Australia 1912 – 1996
Warmun (Turkey Creek), Kimberley, Western Australia, Australia
Materials & Technique: paintings, natural earth pigments on hardboard
Paddy Jaminji holds an extraordinary place in the history of the Indigenous art movement in the east Kimberley region. Along with Rover Thomas, Jaminji was responsible for the development of the East Kimberley style of painting: bold blocks of natural earthy pigments outlined by lines of white dots, and the combination of topographical and profile views of the landscape.
The mid 1970s were a time of social and cultural upheaval for Aboriginal people in the Kimberley. Then on Christmas Eve 1974, Cyclone Tracy destroyed the city of Darwin and ravaged parts of the eastern Kimberley. Aboriginal people of the region regard Darwin as the centre of European culture and, as cyclones are associated with ancestral Rainbow Serpents, Kimberley elders interpreted the event as a strong message to the Aboriginal people—if they continued to ignore their culture then the Serpent would also turn on them.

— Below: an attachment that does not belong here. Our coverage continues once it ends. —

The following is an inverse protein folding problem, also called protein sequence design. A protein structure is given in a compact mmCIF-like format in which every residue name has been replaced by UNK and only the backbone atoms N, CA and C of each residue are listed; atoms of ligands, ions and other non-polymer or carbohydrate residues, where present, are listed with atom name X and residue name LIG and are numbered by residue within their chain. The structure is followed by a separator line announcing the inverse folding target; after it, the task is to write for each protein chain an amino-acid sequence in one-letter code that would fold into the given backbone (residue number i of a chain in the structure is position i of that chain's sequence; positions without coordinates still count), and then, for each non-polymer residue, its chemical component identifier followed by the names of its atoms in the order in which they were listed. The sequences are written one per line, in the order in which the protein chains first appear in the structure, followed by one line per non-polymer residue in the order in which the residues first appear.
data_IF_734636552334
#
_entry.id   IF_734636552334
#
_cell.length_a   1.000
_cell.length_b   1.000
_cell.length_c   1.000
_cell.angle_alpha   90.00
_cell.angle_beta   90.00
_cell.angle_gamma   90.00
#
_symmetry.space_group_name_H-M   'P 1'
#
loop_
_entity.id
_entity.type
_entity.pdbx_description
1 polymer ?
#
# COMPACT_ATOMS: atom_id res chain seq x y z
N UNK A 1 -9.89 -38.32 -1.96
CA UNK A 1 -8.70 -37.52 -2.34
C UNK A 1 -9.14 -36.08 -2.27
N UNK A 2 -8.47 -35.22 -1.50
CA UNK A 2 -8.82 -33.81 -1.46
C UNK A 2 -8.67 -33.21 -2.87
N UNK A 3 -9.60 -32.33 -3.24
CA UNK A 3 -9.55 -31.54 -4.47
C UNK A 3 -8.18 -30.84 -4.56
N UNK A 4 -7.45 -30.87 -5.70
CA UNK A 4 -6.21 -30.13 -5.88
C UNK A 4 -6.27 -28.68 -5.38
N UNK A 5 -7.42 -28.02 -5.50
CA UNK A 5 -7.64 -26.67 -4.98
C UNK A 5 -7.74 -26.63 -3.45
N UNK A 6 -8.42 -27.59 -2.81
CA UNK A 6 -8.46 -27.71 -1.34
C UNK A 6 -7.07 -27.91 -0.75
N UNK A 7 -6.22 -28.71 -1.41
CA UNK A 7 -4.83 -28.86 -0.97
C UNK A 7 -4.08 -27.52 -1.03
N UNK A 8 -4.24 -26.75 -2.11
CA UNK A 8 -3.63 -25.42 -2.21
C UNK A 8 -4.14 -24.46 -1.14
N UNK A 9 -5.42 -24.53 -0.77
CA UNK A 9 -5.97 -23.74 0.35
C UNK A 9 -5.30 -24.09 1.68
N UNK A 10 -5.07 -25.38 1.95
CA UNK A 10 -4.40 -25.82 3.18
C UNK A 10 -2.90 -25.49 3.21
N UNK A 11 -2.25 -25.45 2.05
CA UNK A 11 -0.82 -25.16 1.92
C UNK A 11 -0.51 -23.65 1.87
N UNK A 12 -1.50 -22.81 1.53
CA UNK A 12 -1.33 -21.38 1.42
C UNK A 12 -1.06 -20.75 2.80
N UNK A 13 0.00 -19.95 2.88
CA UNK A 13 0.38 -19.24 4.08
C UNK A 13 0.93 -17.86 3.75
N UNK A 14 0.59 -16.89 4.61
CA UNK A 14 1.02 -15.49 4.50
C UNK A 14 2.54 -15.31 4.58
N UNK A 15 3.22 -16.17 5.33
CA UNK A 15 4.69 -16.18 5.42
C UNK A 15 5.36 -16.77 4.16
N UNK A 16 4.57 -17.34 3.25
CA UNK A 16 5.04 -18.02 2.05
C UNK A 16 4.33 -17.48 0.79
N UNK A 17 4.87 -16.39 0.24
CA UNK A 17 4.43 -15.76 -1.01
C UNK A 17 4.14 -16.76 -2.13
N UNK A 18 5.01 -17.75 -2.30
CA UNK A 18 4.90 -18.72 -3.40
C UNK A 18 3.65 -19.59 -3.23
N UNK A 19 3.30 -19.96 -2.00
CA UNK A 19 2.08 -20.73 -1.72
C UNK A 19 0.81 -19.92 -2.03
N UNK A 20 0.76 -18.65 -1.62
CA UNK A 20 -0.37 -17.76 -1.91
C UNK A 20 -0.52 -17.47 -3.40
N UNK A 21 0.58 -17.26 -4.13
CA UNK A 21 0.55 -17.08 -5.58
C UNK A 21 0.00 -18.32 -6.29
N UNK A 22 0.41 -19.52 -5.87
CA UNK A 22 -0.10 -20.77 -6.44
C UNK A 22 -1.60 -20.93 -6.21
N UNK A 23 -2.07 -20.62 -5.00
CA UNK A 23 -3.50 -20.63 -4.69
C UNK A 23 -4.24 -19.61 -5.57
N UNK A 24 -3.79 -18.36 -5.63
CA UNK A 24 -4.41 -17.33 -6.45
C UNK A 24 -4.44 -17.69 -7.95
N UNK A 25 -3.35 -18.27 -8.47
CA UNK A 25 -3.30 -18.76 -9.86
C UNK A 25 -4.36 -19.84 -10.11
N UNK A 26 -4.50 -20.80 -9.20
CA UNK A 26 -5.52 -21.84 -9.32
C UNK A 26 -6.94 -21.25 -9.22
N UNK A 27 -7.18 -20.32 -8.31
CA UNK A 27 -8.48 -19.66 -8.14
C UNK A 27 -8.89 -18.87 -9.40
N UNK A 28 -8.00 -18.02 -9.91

Not long after, the song cycles and rituals of the Kurirr Kurirr ceremony were revealed to Rover Thomas by the spirit of an aunt who died during the cyclone. As the owner of this Dreaming, Rover did not produce any of the painted boards carried in the ceremony, but rather instructed his aunt’s brother, Paddy Jaminji, in painting them with the correct designs.
Serpents/Darwin 1983 is typical of the painted boards carried in the Kurirr Kurirr. It shows the main image of the narrative when the cyclone, in the guise of an ancestral Rainbow Serpent, attacks Darwin, along with the Serpent connected to the place where the woman died.
Text © National Gallery of Australia, Canberra 2010
From: Franchesca Cubillo and Wally Caruana (eds) Aboriginal and Torres Strait Islander Art: collection highlights National Gallery of Australia, Canberra, 2010